Skip to main content

Biographical Memoirs Volume 68 (1995) / Chapter Skim
Currently Skimming:

Jacob Aall Bonnevie Bjerknes
Pages 3-22

The Chapter Skim interface presents what we've algorithmically identified as the most significant single chunk of text within every page in the chapter.
Select key terms on the right to highlight them within pages of the chapter.


From page 3...
... It was Jack's father, the famous physicist and geophysicist Vilhelm Bjerknes, who set the stage for the research leading up to this discovery, but Jack was the principal performer. FAMILY BACKGROUND The name Bjerknes comes from a family farm in southeastern Norway where some of Jack's ancestors livecI.
From page 4...
... With this theorem, Vilhelm Bjerknes realized that he now was in possession of the complete set of hyciroclynamic/thermoclynamic equations that govern the motion of nonhomogeneous fluids. Encouraged by his Swedish colleagues, among them the famous chemist Svante Arrhenius en c!
From page 5...
... In cooperation with his Carnegie assistants, the Swecle Johan Sancistrom, ant! the Norwegians Olaf Devik and Theoclor Hesselberg, he published a substantial work, Dynamic Meteorology and Hydrography.
From page 6...
... As the war went on, the situation for the Leipzig Geophysics Institute worsened, with lack of labor and food shortages. Through the intervention of the Norwegian oceanographers Fridtjof Nansen anct Bj0rn HelIand-Hansen, a professorship was established for Vilhelm Bjerknes in Bergen in western Norway.
From page 7...
... Furthermore, Jack stated in his paper that warm air ascends along the sloping frontal sur· faces, causing bancis of clouds and precipitation to form along the fronts, whereas the coicI air sinks en cl spreads out along the ground. He notecl that these vertical motions represent a reduction of the potential energy, which couIcI account for the formation of the cyclone's kinetic energy, in agreement with MarguTes's theory publishecl fifteen years earlier.
From page 8...
... ~ . ~ , , ~ ~ / ~ ~ ado ~ ~ ~ Cold: TFo~~ ~ Cold ~> u~ ale eri\, line FICLRE 1 jack Weakness cyclone model ~reamUnes, clouds, and precipF tadon and verOca1 cros~secdons north and south of the center.
From page 9...
... is born as Solberg's initial wave on the polar front, develops into Jack Bjerknes's ideal cyclone, and finally suffers the Rer~eroni~n orcl,,sion death." It is noteworthy, however, that many of the features of the life cycle of cyclones were already contained in Jack's original paper, which he wrote in the fall of 1918. In 1920 Jack Bjerknes was appointed head of the Weather Forecasting Office for western Norway.
From page 10...
... front at the ground, and the vorticity connected with this trough was correctly ascribed to vertical stretching as the warm air descends cold front surface. clown the sloping This is the first attempt toward a dynamic treatment of the upper wave.
From page 11...
... Godske ant! Jack wrote an interesting paper together on instability of fronts; and Godske wrote the greater part of an extensive volume titled Dynamic Meteorology and Weather Forecasting, coauthored by Gociske, Bergeron, Jack Bjerknes, and R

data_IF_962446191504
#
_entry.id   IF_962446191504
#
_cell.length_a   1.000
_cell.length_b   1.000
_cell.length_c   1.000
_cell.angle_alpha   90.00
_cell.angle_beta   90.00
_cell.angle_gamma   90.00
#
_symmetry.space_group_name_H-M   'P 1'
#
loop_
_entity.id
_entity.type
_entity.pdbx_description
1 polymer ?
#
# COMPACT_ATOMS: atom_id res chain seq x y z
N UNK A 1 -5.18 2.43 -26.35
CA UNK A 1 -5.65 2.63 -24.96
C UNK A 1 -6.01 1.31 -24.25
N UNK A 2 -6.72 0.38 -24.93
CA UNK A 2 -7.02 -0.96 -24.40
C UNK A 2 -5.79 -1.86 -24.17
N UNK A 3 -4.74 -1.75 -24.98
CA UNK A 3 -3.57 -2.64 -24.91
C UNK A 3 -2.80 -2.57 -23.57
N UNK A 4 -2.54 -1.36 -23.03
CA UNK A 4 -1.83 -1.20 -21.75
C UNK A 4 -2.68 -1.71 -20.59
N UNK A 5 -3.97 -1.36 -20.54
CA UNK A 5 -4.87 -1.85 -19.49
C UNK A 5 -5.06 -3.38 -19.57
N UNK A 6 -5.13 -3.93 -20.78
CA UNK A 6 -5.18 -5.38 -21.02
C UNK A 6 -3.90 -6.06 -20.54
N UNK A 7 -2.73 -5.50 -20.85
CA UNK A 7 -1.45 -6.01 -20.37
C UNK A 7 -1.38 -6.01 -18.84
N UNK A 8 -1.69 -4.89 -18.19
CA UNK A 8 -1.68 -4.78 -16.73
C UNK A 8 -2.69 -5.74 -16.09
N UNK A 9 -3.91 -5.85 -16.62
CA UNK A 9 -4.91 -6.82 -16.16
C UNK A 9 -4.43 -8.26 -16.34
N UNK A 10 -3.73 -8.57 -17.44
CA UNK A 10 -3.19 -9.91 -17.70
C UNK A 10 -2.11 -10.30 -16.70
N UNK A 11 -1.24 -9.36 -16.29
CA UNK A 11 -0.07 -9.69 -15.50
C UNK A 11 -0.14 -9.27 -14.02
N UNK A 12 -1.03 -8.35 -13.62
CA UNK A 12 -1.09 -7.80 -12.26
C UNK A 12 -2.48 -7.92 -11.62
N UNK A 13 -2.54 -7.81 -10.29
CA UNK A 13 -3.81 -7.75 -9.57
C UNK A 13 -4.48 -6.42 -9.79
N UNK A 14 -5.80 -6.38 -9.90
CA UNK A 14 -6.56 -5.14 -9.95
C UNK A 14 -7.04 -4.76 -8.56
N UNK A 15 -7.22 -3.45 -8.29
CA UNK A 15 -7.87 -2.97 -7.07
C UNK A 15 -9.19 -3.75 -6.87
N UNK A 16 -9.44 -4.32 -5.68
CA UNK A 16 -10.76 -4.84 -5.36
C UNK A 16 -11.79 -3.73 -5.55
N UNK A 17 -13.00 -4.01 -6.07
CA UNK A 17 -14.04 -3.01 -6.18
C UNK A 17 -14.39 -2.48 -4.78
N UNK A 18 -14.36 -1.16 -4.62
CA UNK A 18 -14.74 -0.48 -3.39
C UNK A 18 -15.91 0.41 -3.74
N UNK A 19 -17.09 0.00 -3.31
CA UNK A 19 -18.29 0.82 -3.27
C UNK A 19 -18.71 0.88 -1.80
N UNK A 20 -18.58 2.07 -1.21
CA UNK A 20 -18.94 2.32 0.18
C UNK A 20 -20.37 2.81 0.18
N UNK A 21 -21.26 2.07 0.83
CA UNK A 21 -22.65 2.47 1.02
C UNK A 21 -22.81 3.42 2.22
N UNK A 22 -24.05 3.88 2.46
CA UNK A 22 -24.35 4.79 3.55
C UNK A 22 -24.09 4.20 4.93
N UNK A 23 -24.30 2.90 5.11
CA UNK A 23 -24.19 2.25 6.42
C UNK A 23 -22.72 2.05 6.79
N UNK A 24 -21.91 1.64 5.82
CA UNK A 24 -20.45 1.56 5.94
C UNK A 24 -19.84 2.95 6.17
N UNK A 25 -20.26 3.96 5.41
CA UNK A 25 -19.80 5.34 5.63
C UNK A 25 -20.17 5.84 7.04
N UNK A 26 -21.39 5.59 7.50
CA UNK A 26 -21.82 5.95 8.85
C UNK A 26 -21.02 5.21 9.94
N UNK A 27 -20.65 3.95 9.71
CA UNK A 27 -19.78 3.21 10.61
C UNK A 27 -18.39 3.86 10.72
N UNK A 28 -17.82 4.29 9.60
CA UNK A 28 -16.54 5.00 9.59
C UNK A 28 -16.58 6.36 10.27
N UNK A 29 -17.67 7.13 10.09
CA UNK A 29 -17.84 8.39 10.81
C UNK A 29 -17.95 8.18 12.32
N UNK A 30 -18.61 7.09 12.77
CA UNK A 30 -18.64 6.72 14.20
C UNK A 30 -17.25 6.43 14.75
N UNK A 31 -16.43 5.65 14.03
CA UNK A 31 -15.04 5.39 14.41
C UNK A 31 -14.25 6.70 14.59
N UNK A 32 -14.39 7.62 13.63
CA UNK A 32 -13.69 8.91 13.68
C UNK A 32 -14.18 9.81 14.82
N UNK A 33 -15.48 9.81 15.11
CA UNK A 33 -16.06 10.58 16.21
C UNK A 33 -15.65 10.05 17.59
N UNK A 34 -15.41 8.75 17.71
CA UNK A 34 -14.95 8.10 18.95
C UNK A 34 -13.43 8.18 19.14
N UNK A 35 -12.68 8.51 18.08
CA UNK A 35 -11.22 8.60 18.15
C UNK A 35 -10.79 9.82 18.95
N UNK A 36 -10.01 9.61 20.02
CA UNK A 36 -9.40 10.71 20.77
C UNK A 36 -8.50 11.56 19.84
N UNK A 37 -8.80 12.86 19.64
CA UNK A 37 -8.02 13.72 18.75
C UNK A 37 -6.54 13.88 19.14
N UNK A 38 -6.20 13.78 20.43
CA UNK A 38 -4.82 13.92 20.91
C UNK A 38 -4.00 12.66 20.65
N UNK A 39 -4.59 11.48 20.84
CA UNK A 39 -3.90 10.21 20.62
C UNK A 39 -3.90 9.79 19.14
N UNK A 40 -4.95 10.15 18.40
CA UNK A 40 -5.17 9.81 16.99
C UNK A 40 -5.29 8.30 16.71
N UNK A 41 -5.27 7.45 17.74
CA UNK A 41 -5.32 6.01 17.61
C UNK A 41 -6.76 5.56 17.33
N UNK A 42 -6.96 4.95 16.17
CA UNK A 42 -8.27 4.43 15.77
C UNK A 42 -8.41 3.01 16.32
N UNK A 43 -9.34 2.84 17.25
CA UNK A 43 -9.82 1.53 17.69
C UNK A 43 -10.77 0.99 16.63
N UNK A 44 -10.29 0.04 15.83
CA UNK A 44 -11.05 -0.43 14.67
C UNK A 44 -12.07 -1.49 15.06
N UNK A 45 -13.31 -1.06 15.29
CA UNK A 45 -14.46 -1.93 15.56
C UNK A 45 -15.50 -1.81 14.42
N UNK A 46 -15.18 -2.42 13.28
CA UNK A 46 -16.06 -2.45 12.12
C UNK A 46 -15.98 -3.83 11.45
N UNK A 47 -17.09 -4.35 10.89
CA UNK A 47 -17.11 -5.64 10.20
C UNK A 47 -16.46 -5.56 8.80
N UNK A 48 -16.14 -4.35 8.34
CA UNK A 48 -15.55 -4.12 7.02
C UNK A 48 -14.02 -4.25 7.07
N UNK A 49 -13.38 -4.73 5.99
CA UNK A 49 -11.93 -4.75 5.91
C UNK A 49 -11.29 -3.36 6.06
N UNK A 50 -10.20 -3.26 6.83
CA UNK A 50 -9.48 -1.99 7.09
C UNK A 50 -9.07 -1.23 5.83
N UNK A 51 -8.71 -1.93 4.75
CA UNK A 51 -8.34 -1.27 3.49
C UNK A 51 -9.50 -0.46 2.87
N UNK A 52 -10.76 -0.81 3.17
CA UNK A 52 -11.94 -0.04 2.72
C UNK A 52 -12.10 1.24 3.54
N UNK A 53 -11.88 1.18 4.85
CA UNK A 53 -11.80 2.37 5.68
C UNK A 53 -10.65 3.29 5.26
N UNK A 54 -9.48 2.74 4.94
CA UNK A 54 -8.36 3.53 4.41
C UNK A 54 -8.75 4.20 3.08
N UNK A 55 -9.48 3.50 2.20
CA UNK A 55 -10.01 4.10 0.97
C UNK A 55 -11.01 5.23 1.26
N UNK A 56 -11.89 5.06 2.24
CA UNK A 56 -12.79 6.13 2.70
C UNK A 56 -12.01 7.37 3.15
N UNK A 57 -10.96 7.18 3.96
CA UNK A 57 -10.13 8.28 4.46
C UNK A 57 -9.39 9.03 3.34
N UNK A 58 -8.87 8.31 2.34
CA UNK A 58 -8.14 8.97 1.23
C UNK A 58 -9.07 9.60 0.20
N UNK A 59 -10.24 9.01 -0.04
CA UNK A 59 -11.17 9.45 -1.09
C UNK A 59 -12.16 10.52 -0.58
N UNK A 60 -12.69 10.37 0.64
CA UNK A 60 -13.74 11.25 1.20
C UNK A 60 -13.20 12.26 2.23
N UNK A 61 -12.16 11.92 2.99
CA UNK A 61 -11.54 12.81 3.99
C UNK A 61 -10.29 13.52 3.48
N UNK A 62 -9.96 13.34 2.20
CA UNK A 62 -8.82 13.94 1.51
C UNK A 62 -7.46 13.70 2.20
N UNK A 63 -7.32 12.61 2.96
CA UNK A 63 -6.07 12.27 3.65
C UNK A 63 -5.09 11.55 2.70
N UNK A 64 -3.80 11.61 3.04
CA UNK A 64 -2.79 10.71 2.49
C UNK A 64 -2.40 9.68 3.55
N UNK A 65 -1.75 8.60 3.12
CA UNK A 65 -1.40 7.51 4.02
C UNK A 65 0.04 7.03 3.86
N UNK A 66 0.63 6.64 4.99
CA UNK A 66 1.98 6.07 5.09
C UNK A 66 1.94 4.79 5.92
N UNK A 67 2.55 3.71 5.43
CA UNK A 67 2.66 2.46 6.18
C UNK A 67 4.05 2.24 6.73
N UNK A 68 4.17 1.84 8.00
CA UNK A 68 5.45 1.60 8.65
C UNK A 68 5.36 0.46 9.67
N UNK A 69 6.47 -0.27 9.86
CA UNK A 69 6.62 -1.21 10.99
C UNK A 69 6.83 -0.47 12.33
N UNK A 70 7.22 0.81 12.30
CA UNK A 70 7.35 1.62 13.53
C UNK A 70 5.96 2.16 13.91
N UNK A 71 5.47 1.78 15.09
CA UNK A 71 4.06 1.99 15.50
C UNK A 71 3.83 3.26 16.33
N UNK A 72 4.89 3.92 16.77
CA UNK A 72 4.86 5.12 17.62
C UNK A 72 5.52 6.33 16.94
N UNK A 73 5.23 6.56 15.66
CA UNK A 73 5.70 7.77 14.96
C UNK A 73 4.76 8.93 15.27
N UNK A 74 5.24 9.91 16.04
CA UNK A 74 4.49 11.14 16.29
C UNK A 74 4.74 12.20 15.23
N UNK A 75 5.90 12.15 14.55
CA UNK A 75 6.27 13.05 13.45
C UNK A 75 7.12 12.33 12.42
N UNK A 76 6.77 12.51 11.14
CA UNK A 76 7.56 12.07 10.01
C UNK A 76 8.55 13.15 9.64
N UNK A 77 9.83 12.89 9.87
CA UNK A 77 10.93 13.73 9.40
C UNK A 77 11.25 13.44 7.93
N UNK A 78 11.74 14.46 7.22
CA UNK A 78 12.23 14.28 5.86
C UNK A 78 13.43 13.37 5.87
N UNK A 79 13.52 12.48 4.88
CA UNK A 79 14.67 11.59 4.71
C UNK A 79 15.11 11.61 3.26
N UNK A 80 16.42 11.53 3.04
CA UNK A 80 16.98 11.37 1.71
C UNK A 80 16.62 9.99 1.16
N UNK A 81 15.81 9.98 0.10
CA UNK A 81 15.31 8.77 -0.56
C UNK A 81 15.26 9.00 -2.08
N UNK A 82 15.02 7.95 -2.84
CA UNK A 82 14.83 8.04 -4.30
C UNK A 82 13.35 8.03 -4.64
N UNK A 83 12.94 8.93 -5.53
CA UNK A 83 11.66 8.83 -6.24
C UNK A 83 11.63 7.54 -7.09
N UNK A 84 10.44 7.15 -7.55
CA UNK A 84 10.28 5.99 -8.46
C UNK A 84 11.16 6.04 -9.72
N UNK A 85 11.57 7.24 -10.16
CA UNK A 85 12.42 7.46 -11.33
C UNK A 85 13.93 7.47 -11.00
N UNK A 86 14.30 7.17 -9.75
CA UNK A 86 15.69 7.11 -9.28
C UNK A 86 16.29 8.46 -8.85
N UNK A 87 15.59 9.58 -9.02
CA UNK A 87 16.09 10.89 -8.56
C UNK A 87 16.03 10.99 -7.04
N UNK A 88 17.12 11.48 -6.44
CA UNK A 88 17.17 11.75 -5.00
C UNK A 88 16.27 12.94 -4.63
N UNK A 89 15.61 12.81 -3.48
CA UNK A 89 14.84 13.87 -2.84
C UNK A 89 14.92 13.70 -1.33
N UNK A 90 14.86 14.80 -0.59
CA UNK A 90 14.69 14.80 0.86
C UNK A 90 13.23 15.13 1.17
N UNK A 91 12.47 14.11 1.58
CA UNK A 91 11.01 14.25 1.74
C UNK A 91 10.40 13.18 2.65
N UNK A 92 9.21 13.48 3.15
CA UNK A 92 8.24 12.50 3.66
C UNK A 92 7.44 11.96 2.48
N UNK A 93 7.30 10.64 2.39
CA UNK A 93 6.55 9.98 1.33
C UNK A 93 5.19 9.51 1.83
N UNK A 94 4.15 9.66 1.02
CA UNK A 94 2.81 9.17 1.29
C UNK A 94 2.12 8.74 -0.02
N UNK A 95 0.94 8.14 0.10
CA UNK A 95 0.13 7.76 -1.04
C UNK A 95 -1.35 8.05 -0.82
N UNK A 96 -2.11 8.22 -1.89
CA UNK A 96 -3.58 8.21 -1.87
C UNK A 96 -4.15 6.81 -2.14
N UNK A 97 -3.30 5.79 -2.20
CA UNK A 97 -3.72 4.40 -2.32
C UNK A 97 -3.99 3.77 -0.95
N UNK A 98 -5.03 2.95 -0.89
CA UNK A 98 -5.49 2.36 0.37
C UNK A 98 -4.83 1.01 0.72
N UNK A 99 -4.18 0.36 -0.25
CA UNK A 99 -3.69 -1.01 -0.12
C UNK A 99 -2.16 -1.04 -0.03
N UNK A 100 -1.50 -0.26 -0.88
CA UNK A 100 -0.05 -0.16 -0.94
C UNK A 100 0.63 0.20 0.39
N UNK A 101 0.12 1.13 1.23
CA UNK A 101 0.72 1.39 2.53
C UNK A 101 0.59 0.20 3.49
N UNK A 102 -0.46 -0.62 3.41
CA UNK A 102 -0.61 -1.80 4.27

From page 12...
... One cannot say they solved the problem, but they threw new light on it, and their work inspirer! their first cloctoral stuclent, Jule Charney, to come out with the first mathematical solution describing growing waves on a baroclinic current.
From page 13...
... meridional fluxes of angular momentum and energy en cl many other statistics. The results verifier!
From page 14...
... Jack first took up the study of the warming of the North Atian tic Ocean at the beginning of the century and found that it could be explained by an increased wind drag that speecled up the Gulf Stream. The interannual variations of the sea surface temperature in the North Atlantic were his next study subject.
From page 15...
... rainfall locally in the region of warm sea surface. But lack also looked for manifestations of a strengthened HacIley circulation, and he found an increased west winc3 in the northern Pacific, with distant effects on the weather in North America en cl possibly also in Europe.
From page 16...
... G Wurtele (Selected Papers of Jacob Call Bonnevie Bjerknes, Western Periodicals Co., North Hollywood, Calif., 1975~.
From page 17...
... Olav, 1947 Vega Medal, Swedish Society of Geography, 1958 International Meteorological Organization Prize, World Meteorological Organization, 1959 Carl-Gustaf Rossby Award, American Meteorological Society, 1960 Robert M Losey Award, Institute of Aerospace Sciences, 1963 President, Meteorological Association, International Union of Geodesy and Geophysics, 1948-51 National Medal of Science, 1966 Honorary Member and Fellow, American Meteorological Society, 1966 Honorary Doctor of Laws, University of California, 1967 Member, Royal Norwegian Academy of Sciences, Royal Swedish 17 Academy of Sciences, Danish Academy of Technical Sciences, Academy of Sciences (India)
From page 18...
... Life cycle of cyclones and the polar front theory of atmospheric circulation. Geofys.
From page 19...
... A 7:41-46. 1955 The transfer of angular momentum in the atmosphere.
From page 20...
... In Proceedings of the Symposium on the Arctic Heat Budget and Atmospheric Circulation, Lake Arrowhead, Calif., Jan.
From page 21...
... : 2 1 2- 1 7 . 1974 Atmospheric Teleconnections from the Equatorial Pacific During 1963-67.


This material may be derived from roughly machine-read images, and so is provided only to facilitate research.
More information on Chapter Skim is available.